There are also providers who cater to niche markets, such as luxury stays, pet friendly, and more added each day. The market is fragmenting, making it ever difficult to identify who is listing and how much the market is worth.
Why Do Short-Term Vacation Rentals Matter to Government?
Some of the reasons why government leaders want to have STRs in their community include:
- Additional income for residents — According to Earnest.com, STR hosts make an average of $924 in monthly income from their rental unit.
- Increased room inventory for tourists — Many smaller towns don’t have the capacity for seasonality or major events and depend on short-term rentals to increase total inventory.
- Increased visitor spending — Restaurants, bars, and attractions all benefit from additional and expanded lodging. Visitors staying in short-term vacation rentals in San Diego spent $86.4 million on these activities (NUSIPR, 2015). The total economic impact of short-term rentals in San Diego has been estimated at $285 million.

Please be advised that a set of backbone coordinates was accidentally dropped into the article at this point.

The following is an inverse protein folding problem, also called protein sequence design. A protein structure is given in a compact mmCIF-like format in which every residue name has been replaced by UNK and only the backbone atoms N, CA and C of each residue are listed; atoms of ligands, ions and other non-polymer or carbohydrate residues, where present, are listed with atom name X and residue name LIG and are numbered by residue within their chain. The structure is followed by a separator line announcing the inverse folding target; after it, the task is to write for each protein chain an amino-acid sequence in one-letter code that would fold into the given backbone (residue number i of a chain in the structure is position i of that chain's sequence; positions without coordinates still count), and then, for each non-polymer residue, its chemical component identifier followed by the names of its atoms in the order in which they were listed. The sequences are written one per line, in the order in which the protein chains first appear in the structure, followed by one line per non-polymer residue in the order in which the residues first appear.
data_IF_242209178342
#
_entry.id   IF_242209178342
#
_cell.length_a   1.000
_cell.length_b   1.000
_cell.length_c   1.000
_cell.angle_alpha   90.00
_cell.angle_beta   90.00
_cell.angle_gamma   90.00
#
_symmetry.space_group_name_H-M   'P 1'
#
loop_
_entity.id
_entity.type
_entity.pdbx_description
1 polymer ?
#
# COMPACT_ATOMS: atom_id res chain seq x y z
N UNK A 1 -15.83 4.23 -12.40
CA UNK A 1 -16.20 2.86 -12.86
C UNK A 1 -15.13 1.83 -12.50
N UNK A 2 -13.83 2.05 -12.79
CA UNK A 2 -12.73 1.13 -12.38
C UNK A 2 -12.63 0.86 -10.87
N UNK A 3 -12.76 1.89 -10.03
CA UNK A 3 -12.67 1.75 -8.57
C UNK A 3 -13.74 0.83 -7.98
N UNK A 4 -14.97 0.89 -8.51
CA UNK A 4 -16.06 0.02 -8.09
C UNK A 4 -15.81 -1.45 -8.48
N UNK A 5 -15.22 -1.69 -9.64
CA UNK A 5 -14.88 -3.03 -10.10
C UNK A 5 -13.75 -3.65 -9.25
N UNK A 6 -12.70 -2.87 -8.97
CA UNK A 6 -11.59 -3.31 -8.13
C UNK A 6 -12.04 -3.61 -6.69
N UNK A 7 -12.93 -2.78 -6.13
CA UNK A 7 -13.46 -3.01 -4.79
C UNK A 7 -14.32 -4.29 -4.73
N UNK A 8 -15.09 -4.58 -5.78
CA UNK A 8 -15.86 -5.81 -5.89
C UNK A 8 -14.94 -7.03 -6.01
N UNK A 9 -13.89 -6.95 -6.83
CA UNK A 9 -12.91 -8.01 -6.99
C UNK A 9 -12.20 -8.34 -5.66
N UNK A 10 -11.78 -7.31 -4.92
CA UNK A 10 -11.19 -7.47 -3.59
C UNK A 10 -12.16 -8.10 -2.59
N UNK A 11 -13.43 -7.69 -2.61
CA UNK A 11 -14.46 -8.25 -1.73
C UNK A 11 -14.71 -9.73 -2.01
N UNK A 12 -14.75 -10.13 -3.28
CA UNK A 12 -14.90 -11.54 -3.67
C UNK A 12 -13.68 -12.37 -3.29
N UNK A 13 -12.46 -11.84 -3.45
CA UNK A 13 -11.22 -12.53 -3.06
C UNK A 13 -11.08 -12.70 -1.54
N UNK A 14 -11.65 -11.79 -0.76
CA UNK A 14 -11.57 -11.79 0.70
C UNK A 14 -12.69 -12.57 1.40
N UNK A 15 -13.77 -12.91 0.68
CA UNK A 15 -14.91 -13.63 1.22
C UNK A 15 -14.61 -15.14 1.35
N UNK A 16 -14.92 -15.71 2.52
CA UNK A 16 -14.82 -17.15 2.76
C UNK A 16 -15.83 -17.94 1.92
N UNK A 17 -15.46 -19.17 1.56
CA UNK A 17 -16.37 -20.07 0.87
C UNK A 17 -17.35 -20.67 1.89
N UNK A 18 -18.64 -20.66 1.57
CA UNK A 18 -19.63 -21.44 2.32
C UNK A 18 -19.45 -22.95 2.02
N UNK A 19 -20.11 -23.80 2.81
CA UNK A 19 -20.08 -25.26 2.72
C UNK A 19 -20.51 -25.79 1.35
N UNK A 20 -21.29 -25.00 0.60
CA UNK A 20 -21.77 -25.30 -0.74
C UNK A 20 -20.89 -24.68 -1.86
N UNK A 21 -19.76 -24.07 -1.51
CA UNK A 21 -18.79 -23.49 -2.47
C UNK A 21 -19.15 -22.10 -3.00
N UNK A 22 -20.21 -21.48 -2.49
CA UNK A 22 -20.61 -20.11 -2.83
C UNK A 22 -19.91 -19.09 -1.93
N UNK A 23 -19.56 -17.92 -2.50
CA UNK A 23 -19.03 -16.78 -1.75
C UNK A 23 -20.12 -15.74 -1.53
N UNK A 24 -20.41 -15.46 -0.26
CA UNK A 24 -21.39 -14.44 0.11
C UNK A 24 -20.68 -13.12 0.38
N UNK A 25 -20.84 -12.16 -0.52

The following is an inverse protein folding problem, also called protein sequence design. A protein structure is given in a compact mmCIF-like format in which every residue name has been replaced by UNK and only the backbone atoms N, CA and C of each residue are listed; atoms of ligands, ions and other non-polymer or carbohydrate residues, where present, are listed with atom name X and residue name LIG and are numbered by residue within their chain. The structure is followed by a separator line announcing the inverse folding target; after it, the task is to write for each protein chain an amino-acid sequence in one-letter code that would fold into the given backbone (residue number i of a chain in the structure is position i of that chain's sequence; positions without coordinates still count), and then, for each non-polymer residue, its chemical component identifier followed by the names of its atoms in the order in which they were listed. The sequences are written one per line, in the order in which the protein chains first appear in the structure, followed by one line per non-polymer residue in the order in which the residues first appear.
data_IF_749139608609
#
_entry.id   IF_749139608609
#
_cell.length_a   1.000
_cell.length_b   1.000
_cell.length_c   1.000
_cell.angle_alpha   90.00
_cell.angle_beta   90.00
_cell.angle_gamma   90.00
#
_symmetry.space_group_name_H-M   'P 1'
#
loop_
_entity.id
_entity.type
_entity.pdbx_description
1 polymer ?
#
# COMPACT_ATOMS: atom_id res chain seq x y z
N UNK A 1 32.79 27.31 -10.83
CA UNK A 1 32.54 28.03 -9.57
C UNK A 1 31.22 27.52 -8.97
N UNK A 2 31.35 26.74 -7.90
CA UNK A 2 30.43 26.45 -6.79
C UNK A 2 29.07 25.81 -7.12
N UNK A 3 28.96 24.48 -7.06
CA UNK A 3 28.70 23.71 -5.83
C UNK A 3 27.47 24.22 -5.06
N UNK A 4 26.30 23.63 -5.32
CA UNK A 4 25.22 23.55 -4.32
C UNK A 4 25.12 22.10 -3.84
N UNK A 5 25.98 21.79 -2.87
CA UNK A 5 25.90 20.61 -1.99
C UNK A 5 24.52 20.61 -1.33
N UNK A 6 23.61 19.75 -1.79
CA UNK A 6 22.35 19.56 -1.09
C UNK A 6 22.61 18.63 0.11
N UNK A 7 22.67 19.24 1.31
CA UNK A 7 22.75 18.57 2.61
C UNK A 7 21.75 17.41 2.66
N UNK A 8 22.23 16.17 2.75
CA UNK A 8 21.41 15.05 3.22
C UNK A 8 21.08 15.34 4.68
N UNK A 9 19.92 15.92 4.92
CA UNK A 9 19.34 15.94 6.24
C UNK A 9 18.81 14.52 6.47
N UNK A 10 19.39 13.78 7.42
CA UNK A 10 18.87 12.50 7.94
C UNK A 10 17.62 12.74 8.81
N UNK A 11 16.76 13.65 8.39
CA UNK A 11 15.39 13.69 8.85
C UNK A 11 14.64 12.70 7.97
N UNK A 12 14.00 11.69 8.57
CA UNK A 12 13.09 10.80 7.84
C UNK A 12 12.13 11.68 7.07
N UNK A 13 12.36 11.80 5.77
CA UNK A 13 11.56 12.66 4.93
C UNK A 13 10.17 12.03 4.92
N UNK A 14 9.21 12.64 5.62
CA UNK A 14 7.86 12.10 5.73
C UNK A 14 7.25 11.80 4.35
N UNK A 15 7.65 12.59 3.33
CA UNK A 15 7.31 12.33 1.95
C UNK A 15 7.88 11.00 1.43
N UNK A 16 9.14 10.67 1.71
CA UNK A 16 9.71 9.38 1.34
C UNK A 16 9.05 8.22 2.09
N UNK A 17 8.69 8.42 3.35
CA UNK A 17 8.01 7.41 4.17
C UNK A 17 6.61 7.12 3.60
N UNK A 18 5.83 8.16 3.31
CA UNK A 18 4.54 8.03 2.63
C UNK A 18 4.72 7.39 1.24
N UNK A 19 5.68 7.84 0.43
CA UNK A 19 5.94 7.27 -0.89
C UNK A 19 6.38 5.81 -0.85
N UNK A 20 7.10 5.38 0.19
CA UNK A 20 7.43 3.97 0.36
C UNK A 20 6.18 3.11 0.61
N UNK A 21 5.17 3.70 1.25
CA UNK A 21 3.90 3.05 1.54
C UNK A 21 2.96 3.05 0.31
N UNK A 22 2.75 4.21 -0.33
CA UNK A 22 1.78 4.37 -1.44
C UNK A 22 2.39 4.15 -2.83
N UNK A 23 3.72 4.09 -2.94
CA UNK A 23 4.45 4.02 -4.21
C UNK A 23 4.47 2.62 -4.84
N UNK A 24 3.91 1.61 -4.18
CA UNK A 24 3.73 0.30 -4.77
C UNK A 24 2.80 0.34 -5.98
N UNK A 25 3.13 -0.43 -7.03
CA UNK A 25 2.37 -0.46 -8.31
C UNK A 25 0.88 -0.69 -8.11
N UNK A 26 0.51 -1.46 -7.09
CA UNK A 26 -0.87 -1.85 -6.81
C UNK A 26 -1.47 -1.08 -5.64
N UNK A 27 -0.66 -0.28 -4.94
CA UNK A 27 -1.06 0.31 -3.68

- Increased tax collection — Many cities, counties, and states see a positive gain in transient occupancy taxes from short-term rentals (if hosts are paying their taxes, of course).
Unfortunately, an unregulated or unenforced STR market in communities can bring more negatives than positives:
- Party houses — Airbnb-style party houses are often in the news and for good reason: They’re disruptive to neighborhoods, and often destructive to property. Without effective tracking and regulations around occupancy, the risk of party houses increases